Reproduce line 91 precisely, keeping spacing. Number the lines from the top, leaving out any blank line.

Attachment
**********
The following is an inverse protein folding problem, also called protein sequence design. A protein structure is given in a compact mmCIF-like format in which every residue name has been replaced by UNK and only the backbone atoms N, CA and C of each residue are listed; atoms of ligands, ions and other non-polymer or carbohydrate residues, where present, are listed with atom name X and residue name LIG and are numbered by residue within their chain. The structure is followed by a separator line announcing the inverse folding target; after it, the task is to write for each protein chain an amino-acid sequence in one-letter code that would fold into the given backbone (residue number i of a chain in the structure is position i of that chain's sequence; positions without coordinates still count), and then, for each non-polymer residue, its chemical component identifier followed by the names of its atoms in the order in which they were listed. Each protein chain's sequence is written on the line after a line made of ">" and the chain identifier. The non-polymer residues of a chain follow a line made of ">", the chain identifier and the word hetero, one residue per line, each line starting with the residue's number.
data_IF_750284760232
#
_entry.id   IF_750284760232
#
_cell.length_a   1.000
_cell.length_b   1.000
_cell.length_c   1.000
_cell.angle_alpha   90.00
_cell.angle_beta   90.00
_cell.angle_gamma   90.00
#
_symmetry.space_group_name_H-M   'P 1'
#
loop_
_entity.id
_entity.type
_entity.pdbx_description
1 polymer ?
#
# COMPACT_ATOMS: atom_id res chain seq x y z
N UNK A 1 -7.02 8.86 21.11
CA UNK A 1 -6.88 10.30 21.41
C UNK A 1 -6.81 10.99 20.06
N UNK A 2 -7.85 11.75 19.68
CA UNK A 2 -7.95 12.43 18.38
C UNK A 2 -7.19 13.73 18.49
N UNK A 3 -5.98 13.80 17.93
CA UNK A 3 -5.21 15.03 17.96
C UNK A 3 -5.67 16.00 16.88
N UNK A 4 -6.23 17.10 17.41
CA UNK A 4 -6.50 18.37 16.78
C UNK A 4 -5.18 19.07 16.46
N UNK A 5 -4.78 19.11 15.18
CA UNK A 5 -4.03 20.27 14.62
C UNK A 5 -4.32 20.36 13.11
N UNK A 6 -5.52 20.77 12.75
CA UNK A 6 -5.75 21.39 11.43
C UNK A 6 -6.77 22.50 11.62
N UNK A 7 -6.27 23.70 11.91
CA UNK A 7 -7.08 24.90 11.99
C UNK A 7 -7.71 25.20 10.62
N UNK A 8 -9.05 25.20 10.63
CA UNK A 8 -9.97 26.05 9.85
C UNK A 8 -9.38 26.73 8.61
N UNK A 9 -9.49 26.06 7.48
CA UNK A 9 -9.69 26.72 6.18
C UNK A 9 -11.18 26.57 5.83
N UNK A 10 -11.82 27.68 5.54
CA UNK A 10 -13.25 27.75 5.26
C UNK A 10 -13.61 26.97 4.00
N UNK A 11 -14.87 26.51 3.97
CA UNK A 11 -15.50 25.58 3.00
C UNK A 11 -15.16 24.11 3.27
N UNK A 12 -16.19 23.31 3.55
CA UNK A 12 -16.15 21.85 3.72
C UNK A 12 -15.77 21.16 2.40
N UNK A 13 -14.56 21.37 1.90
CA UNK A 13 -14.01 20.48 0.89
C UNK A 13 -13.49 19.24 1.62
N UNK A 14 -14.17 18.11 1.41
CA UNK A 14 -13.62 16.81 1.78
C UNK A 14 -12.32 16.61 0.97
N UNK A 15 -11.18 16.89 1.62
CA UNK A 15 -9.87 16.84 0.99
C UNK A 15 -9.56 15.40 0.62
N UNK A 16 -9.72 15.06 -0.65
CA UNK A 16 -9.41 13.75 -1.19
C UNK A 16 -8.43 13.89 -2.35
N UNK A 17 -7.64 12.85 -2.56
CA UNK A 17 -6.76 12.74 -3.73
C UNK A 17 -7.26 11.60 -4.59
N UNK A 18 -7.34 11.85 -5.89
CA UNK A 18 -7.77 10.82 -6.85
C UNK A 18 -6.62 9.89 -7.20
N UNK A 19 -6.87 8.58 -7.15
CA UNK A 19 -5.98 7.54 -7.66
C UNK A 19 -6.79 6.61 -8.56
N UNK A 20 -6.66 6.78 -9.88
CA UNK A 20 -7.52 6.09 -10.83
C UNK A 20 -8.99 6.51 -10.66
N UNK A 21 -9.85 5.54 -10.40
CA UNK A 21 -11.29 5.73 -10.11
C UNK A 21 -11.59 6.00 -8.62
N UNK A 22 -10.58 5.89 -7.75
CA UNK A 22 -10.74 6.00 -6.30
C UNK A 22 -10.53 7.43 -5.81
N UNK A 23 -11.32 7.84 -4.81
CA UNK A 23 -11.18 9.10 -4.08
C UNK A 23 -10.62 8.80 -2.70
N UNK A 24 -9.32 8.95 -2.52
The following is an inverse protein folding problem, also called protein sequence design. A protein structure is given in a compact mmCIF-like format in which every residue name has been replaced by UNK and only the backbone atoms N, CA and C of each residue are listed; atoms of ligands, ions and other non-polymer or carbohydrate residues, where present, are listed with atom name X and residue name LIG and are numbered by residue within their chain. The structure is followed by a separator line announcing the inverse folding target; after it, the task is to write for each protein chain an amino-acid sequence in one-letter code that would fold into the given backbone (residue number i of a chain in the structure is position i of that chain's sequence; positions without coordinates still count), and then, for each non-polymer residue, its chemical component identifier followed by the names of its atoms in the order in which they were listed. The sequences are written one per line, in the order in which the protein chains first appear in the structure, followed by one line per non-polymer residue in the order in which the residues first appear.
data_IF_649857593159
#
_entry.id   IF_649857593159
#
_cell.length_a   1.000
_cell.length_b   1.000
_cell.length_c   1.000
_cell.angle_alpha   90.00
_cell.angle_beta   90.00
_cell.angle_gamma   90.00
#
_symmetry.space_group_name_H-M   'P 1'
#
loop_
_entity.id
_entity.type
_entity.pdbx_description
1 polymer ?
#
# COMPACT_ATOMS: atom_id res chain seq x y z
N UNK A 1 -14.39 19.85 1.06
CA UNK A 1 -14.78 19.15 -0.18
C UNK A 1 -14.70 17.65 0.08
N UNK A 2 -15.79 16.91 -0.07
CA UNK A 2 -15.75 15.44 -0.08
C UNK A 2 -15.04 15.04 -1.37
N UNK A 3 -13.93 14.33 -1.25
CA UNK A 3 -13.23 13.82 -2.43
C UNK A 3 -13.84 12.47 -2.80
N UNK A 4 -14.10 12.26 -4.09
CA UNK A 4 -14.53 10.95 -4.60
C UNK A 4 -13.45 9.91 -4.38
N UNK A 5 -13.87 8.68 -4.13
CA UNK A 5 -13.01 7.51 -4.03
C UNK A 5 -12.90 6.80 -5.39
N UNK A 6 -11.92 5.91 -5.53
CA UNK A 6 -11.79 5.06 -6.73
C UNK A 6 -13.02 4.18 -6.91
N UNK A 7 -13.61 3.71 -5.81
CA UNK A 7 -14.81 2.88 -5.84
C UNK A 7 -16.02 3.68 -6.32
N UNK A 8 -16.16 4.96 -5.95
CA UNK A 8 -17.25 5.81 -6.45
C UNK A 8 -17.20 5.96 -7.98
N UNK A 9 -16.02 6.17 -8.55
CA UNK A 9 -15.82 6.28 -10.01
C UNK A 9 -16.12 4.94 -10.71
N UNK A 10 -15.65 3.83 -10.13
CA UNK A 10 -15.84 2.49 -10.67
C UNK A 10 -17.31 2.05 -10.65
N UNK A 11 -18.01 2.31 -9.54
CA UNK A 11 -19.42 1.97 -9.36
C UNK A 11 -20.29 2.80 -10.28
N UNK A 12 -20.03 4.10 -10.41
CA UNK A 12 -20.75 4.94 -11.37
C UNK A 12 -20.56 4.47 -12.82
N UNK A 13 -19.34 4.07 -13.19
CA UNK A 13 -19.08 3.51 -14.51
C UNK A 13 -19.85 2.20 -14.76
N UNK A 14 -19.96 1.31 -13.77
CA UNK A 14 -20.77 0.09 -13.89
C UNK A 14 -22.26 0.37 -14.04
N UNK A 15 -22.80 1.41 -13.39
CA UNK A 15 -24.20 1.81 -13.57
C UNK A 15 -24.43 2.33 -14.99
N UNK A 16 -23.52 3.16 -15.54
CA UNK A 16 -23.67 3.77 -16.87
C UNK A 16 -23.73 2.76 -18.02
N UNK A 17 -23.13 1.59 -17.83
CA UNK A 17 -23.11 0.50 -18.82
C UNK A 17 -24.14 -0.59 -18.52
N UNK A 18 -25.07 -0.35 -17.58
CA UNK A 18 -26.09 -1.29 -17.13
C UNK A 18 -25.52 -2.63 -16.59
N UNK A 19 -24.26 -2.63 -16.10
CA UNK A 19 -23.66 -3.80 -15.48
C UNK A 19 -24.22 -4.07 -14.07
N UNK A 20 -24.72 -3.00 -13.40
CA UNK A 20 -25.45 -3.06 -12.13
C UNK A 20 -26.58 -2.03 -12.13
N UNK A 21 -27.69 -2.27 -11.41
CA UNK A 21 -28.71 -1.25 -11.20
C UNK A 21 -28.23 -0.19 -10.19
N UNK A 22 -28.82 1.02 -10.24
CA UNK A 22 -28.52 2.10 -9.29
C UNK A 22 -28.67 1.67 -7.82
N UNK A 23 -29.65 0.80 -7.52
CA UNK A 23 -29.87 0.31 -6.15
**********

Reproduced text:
N UNK A 24 -9.32 8.95 -2.52